Let’s calculate the sum of the doubles of all numbers in an array of integers L1. We could use a loop for this. However, a cleaner solution would be to use a reduce function as follows: Note in Python 3, reduce has been moved to functools so you will have to import it.

from functools import reduce def addDoubles(a, b): 
return a + (b * 2)
L1 = [3, 1, 4, 22, 45, 1, 245, 6, 34, 4, 8, 14]
doubleSum = reduce(addDoubles, L1, 0)
print(doubleSum) # 774

In the code above, the add function takes 2 parameters: the current sum(a) and the current element in the iterable(b) which is doubled. The total of the double and current sum is returned and carried forward into the next iteration until the end of the iterable. The reduce function also accepts lambda functions. We can simplify the code above as follows:

from functools import reduce L1 = [3, 1, 4, 22, 45, 1, 245, 6, 34, 4, 8, 14] 
doubleSum = reduce( (lambda a,b : a + b * 2) , L1, 0) print(doubleSum) # 774

This is a simple example, we can define a much more complex reducer function. We can also pick another initial value. For example, if I wanted my starting point to be 1000, I would write the code differently:

from functools import reduce L1 = [3, 1, 4, 22, 45, 1, 245, 6, 34, 4, 8, 14] 
sum = reduce( (lambda a,b : a + b * 2) , L1, 1000) # 1000 as initial print(sum) # 1774


The reduce function can be used anywhere that an iterable needs to be aggregated to one value. We can define the reducer function anyway we like.


  1. A filter does not have to produce a 1 to 1 mapping between the new iterable and the original one like a map function does.
  2. A filter creates a new list based on the elements that return True when the filter function is executed on them


Given a list of 5 people, let’s filter out all the people that are younger than 18.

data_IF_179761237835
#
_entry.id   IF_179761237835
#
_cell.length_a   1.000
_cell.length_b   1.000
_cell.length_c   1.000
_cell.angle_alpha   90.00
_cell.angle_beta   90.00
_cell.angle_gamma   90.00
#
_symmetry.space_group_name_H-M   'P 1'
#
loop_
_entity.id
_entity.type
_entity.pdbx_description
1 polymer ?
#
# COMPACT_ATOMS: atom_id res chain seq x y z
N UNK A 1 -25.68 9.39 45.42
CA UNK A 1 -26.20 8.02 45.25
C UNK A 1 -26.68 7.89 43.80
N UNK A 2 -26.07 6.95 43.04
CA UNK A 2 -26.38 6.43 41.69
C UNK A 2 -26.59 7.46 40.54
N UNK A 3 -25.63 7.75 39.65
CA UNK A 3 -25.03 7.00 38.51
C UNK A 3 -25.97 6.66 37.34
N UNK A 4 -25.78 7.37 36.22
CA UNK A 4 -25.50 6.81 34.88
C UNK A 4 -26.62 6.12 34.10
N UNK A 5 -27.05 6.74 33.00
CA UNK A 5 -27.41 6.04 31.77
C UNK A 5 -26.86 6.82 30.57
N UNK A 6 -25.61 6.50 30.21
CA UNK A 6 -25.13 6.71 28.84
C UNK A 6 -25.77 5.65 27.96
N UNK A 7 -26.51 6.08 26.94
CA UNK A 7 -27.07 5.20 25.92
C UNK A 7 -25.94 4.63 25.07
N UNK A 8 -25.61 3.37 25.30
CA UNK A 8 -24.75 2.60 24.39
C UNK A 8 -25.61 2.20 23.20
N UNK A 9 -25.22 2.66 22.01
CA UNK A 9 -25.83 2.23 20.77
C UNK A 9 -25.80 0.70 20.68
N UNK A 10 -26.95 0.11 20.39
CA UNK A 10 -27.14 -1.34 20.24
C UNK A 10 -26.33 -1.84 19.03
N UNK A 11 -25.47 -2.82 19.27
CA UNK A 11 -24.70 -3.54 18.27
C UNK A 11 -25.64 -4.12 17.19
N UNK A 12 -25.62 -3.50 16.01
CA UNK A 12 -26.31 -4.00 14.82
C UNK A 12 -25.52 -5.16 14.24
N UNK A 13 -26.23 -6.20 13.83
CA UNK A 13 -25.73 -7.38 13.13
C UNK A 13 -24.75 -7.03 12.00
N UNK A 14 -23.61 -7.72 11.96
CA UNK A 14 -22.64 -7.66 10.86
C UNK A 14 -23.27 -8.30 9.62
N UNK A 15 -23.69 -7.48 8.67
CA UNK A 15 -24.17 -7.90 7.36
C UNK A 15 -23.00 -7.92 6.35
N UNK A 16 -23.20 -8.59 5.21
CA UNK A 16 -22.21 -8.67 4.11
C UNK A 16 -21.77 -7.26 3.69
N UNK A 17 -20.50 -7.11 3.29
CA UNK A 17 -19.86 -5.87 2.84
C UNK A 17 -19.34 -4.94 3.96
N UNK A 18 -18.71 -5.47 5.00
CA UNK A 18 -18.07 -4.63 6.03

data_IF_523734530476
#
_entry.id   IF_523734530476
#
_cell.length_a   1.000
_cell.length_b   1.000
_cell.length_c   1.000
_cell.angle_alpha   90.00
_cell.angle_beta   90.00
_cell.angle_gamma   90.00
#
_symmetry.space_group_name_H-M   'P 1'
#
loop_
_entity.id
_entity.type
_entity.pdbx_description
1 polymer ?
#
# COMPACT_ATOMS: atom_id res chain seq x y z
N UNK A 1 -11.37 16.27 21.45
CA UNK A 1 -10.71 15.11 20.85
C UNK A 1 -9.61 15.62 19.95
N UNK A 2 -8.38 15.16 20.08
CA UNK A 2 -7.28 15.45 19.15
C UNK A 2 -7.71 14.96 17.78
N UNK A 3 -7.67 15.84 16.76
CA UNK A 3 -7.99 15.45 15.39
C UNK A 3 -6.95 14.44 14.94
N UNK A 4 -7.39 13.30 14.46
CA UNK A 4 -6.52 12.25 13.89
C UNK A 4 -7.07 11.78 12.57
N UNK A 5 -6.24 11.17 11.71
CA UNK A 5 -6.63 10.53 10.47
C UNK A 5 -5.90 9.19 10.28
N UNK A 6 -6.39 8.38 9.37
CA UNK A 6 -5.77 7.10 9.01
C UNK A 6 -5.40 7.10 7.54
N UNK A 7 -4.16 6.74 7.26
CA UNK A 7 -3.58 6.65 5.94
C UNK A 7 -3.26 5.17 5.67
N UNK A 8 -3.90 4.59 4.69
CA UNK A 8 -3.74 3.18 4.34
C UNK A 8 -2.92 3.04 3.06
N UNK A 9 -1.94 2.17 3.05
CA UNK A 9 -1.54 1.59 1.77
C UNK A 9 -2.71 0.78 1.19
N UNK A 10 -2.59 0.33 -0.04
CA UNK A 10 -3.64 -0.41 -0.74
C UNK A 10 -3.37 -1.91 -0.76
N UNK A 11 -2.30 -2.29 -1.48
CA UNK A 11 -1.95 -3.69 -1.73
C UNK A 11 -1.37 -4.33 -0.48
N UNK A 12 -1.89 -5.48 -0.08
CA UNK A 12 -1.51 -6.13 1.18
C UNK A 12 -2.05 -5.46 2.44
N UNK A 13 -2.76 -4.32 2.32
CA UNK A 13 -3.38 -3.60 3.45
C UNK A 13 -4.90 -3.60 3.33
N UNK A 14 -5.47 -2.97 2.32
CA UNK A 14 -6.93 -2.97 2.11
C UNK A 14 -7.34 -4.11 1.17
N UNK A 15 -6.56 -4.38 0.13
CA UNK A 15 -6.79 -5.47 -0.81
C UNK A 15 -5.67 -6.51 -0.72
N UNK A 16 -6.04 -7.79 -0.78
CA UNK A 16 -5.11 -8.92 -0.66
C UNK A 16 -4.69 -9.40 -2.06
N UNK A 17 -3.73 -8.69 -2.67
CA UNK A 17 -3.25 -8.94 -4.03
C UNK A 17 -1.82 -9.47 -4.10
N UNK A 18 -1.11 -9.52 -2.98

def legal(person): 
return person['age'] >= 18
people = [ { 'name' : 'John Doe', 'age' : 20}, { 'name' : 'Mike Will', 'age' : 10}, { 'name' : 'Jane Hill', 'age' : 18}, { 'name' : 'Alan Smith', 'age' : 16}, { 'name' : 'Chimuka Chinene', 'age' : 18}, ] legal_people = list(filter(legal, people))
""" Prints [{'name': 'John Doe', 'age': 20}, {'name': 'Jane Hill', 'age': 18}, #{'name': 'Chimuka Chinene', 'age': 18}] """

In the code above, we run the ‘legal’ function on each person. The function returns either True or False depending on the person’s age. Only the people whose age returns True from the legal function make it into the new list. A filter object is returned. We can cast this to any iterable type we desire.

The filter function can also take a lambda function as an argument. We can write the code above as follows:

people = [ { 'name' : 'John Doe', 'age' : 20}, { 'name' : 'Mike Will', 'age' : 10}, { 'name' : 'Jane Hill', 'age' : 18}, { 'name' : 'Alan Smith', 'age' : 16}, { 'name' : 'Chimuka Chinene', 'age' : 18}, ] legal_people = list(filter( (lambda person : person['age'] >= 18) , people)) print(legal_people) 
""" Prints [{'name': 'John Doe', 'age': 20}, {'name': 'Jane Hill', 'age': 18}, #{'name': 'Chimuka Chinene', 'age': 18}] """


This one is pretty straight forward. We use the filter function in all instances where we want to filter out undesirable members of the original list. We can run this on very complex elements in an iterable and define complex filter functions to achieve whatever desired outcome we want. Just remember, the filter function has to return True or False.